“THE GOOD LIFE”?
M A T T H I A S
L I L I E N T H A L
Matthias Lilienthal is in the midst of
his first season as Director
of the Münchner Kammerspiele.
He has really started to shake up the
Munich theatre scene,
not least because one question
has been playing on his mind: what is
the role of theatre in
T H E A T R E
A S A L A B O R A T O R Y
It is Friday morning in a bare office in the Munich Kammerspiele theatre. Matthias Lilienthal sits at a conference table with a freshly boiled pot of tea. The 55-year-old became director of the theatre last autumn. Today like many others, he wears his typical orange t-shirt and obligatory pair of baggy jeans. He has the odd tuft of grey hair around his ears; in between sit two watchful, almost youthful, eyes. Born in Berlin, Lilienthal has also lived and worked in Vienna, Basel and Beirut—and now also in Munich.
Mr. Lilienthal, is Munich your kind of city?
M A T T H I A S L I L I E N T H A L
Yeah, I think so. The city takes hold of you very quickly. I love the fact that the whole of Munich is so varied. I love that everybody hangs around the Isar River. When it’s warm, the cool river flows through the city. I also love the city’s pubs and bars, where everyone from all walks of life—students, working, middle or upper class—socialises side by side. You could say they are to Munich what the beach is to Rio de Janeiro.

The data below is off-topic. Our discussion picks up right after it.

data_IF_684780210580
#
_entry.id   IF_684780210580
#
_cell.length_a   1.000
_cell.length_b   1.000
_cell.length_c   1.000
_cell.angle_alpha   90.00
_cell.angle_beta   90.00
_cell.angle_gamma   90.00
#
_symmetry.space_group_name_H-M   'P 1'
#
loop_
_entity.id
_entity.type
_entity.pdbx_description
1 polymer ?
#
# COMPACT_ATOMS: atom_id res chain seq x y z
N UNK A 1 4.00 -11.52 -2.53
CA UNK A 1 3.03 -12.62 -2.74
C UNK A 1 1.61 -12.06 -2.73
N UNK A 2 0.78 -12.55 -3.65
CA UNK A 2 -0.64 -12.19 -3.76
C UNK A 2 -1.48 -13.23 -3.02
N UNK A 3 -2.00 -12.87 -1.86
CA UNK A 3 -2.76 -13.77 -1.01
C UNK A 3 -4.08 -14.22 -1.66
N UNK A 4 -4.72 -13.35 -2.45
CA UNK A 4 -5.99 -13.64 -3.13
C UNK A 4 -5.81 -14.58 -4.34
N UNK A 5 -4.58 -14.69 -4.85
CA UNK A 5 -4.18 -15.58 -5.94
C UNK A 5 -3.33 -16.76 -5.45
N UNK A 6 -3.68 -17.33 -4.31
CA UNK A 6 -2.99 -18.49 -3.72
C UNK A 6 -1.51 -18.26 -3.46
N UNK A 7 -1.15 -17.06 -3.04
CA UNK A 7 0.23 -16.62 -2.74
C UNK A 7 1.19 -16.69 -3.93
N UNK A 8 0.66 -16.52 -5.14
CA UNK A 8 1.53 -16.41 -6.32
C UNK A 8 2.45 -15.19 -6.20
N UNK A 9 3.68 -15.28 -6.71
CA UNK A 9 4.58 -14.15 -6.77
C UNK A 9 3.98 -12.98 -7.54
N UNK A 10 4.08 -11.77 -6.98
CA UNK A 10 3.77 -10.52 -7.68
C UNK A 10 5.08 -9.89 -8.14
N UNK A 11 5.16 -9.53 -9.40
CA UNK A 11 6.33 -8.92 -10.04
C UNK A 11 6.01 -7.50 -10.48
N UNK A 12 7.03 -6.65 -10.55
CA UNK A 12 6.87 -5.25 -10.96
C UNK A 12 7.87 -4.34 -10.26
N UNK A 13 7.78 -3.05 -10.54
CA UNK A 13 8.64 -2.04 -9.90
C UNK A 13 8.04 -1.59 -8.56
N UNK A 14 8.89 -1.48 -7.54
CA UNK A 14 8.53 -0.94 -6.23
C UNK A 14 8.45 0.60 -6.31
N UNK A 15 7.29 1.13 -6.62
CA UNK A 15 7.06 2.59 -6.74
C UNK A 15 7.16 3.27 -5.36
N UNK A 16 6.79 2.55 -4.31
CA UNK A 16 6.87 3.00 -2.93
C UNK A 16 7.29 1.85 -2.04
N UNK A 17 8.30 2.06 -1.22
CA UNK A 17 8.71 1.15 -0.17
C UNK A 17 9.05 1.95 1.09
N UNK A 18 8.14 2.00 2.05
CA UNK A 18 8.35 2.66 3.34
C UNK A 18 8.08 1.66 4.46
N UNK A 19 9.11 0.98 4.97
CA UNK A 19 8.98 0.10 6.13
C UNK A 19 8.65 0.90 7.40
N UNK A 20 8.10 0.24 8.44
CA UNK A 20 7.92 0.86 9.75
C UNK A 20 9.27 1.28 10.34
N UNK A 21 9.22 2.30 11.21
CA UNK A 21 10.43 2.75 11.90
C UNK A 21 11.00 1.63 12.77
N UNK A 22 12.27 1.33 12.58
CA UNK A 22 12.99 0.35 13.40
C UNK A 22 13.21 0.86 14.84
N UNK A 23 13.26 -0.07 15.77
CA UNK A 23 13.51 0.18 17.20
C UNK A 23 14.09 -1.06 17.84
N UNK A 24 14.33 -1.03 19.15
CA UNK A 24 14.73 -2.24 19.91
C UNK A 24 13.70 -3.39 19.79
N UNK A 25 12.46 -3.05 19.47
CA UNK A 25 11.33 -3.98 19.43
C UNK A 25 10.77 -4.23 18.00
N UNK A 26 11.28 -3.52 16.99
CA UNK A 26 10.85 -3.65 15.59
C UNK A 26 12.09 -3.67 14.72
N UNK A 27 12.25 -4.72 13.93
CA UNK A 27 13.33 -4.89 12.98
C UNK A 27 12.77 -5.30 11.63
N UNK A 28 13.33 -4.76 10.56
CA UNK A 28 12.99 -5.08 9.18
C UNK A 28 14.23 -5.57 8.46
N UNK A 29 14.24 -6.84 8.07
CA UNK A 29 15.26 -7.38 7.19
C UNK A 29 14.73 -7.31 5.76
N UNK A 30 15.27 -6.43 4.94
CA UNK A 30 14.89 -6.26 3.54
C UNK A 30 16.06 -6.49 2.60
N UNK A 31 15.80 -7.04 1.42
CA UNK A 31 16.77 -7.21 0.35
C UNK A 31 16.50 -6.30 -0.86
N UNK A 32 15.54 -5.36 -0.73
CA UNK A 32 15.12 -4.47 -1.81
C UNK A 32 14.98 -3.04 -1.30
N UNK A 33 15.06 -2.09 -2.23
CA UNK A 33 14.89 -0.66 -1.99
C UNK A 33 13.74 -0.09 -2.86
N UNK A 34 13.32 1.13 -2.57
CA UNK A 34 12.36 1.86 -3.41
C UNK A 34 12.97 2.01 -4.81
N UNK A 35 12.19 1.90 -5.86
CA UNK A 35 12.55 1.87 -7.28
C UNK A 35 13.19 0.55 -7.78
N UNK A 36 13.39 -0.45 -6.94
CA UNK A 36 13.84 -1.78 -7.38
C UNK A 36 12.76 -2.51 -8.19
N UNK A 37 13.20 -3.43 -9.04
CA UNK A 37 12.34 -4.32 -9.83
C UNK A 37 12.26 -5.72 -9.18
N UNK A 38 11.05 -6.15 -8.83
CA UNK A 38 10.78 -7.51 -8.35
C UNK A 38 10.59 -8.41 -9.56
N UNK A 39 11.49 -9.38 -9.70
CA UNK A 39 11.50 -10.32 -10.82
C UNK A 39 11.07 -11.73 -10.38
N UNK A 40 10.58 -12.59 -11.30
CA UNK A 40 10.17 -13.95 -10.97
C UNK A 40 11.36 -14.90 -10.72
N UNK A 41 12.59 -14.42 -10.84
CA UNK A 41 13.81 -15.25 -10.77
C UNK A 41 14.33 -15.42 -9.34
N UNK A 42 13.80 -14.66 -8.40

Are you, as some have labelled you, the “Terror of the Theatre”?
I’ve suddenly gained this reputation in Munich because I wear orange and yellow t-shirts. If I walked around in a Brioni suit, I don’t think people would be so quick to judge. I do not pose a threat to the theatre. Admittedly, the job centre says that you’ll likely be out of a job after three to five years, and I haven’t worked in a municipal theatre for the last 15 years now. However, being away for so long allows me to clearly see exactly what has changed in that time.